VISTA — The traveling show of the San Diego Association of Governments “5 Big Moves” reached Vista on Aug. 13.
Hasan Ikhrata, the executive director of SANDAG, presented the organization’s new vision for transportation throughout the county during the Vista City Council meeting. He said the region is not on target to meet its state-mandated greenhouse gas emission goals, per the requirements in Senate Bill 375 passed in 2008.
He said the county must move forward with a new vision, one targeting future generations, and remove at least 10% of single-occupancy vehicles from the roads, while embracing technology to maximize the new plan.
A more detailed plan will come before the board of directors in November, Ikhrata said
“It’s about giving people choices,” he said. “Some problems you’re not going to solve by building more lanes. We add choices to the system, but they have to be as good as driving.”
Ikhrata and the SANDAG staff first presented the vision to the board of directors in the spring, and since it has been a hot-button issue. There are numerous layers, he said, including emissions, increasing capacity on freeways and roads by incorporating transit to reduce congestion and the total cost.
Vista council members Amanda Rigby, Corinna Contreras and John Franklin added they have concerns about the potential cost and those funding sources. Additionally, Franklin voiced concerns with the stoplight at the State Route 78 and Interstate 5 intersection, while Contreras said State Route 76 must be included in the plans.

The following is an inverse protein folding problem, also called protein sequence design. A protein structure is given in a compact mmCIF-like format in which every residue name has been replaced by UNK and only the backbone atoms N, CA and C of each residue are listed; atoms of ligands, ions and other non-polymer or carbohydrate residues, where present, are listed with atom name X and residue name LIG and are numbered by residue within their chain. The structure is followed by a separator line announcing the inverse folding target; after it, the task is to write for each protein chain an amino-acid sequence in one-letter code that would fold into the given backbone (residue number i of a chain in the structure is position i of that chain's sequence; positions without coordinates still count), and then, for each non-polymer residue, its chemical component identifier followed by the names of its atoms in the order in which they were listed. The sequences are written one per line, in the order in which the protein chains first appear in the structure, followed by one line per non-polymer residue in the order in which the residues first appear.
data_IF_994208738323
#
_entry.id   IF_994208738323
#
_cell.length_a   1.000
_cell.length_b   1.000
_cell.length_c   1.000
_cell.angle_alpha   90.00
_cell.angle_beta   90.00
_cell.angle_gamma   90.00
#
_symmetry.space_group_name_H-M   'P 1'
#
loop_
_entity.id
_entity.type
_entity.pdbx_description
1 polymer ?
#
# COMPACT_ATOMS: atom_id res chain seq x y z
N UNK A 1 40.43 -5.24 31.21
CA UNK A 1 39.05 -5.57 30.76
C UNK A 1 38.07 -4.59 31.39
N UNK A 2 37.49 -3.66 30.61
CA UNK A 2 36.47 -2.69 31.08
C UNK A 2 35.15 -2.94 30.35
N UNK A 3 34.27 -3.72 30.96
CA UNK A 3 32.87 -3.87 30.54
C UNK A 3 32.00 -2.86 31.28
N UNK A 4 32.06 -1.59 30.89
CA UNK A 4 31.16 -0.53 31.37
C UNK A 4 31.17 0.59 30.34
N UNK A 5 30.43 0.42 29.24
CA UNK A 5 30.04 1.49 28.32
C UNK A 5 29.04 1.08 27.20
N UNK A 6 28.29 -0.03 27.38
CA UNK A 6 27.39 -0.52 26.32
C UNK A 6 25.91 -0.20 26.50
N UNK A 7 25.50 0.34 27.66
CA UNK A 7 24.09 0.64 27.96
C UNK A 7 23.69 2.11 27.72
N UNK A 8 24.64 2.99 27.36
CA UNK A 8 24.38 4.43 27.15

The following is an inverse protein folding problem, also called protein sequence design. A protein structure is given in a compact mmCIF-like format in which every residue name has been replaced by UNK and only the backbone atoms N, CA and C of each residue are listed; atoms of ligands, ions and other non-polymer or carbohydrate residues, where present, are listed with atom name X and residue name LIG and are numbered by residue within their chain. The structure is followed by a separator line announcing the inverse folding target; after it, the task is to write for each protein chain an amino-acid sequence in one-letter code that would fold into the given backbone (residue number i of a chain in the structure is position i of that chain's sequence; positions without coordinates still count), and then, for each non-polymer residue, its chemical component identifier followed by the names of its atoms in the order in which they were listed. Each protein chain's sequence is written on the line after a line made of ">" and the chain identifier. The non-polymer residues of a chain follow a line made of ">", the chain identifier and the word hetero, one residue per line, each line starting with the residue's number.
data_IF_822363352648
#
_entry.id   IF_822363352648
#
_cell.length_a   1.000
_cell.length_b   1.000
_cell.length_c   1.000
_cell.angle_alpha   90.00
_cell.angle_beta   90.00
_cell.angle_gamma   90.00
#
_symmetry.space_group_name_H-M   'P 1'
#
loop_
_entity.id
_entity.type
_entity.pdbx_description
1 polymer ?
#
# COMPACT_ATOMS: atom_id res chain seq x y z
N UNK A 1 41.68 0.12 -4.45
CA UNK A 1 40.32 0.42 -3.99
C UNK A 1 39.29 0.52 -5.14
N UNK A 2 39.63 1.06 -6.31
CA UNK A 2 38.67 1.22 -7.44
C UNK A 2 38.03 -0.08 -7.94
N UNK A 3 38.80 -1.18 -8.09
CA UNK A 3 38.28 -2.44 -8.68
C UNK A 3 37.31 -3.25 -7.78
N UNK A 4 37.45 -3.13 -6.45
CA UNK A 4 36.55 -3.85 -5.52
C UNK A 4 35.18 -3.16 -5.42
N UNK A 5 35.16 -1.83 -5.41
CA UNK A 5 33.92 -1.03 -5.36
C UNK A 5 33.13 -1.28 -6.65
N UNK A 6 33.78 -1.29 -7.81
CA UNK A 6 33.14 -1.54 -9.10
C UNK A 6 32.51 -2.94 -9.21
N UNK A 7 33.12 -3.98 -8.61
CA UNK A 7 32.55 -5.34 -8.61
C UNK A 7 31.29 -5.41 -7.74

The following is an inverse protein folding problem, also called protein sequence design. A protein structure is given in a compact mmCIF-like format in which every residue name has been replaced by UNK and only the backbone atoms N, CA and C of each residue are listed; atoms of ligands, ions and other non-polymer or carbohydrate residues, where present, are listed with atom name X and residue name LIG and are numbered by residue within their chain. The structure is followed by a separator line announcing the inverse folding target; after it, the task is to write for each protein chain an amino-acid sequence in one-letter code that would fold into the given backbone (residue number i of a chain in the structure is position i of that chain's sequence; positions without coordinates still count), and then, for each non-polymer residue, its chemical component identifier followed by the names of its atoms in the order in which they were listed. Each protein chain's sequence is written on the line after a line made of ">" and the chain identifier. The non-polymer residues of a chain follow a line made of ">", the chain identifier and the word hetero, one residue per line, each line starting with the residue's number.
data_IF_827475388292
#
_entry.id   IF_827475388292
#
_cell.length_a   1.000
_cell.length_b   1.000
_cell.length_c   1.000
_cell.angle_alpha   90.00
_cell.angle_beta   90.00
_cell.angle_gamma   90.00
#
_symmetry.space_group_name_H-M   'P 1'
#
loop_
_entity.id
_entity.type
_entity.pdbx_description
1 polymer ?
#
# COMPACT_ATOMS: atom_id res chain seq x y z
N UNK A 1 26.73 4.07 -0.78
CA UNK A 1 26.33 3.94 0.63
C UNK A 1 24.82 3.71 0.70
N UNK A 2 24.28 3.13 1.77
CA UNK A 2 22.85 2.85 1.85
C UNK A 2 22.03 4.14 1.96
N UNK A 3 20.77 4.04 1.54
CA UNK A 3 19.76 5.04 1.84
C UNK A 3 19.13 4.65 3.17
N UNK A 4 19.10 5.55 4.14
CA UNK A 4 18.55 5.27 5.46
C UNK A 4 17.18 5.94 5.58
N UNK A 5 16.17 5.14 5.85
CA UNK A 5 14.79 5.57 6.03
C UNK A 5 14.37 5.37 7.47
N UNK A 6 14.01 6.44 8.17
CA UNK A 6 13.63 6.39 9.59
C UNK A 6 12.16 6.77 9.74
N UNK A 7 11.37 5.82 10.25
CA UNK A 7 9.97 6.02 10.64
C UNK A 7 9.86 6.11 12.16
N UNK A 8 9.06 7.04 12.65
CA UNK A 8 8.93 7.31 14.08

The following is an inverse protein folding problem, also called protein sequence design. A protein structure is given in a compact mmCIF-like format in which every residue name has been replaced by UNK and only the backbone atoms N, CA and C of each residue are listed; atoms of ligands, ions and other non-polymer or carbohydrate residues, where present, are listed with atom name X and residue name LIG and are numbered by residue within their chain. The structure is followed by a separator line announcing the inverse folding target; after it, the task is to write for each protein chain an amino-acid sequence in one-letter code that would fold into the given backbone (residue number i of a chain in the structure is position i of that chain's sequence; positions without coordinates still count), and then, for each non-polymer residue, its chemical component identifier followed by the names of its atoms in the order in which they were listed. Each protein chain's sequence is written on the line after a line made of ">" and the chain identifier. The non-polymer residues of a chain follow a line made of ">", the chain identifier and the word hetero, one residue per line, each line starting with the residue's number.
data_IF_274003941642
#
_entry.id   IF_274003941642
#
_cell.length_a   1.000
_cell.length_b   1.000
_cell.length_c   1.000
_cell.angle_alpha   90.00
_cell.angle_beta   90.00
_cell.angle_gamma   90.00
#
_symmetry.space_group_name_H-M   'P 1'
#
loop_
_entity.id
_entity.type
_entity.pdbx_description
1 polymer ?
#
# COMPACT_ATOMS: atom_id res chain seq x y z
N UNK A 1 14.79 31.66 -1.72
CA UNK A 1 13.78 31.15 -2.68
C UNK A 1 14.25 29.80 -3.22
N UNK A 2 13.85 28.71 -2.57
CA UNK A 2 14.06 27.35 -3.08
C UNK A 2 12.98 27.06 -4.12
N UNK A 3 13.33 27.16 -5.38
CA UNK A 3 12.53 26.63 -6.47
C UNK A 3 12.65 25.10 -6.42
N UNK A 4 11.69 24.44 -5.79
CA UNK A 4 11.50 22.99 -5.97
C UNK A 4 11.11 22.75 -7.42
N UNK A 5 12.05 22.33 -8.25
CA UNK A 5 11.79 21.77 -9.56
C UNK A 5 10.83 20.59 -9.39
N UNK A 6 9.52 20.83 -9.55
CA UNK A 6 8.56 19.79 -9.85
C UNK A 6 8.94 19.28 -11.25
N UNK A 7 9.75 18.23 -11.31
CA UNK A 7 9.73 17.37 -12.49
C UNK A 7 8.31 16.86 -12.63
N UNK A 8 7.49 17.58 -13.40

“State Route 78 ends in stoplight. It’s a total outrage,” Franklin said. “I support the vision, but devil is in the details and you have figure out how to pay for it. You have to be realistic with revenue projections.”
As for funding, Ikhrata said the original Transnet tax was passed in 1987 and renewed in 2004. The 2004 forecast called $14 billion to be raised through sales taxes, but after re-examining those projections, it will generate around $6 billion. Of the $6 billion, $3.7 billion is required to pay down debt and the remainder, $2.3 billion, is what is left over.
Numerous projects are still unfunded, although the 78, 67, 52 and 94/125 highways have been agreed upon for improvements after the board voted to include them on July 18.
Ray Major, chief economist and director of data analytics for SANDAG, said another issue is reducing the number of vehicle miles traveled (VMT) to ensure the agency meets those environmental targets, also opening up capacity on the freeways.
Currently, Major said, 84 million VMT are generated every day and that number is expected to grow by 24% to about 103 million VMT over the next 10 to 20 years.
He said another goal is to connect the border to Oceanside using the five pillars of the plan, which are complete corridors, transit leap, mobility hubs, flexible fleets and the Next Operating System.
Like Ikhrata, Major said providing options to about 80% of people would reduce congestion. He said the final 5% to 10% of cars entering the freeways are what cause traffic, so by targeting at least an increase of 10%, the plan would be able to meet its goals.
“We design an alternative system to get off at different points … and we are using data to understand what’s happening in the region,” Major said.
Still, cost was a big concern and Franklin noted he was upset with SANDAG’s recent pilot transit program covering the first-last mile with the city of Carlsbad for $800,000. He said it could’ve been done cheaper, for around $300,000, through Uber, the ride-sharing service.
Rigby added she’s concerned with SANDAG’s history, especially with finances, noting North County cities have been burned in the past.
“We have had promises that were made and broken,” she said. “Transnet was just one example. Money was disappearing into a blackhole and never seen again.”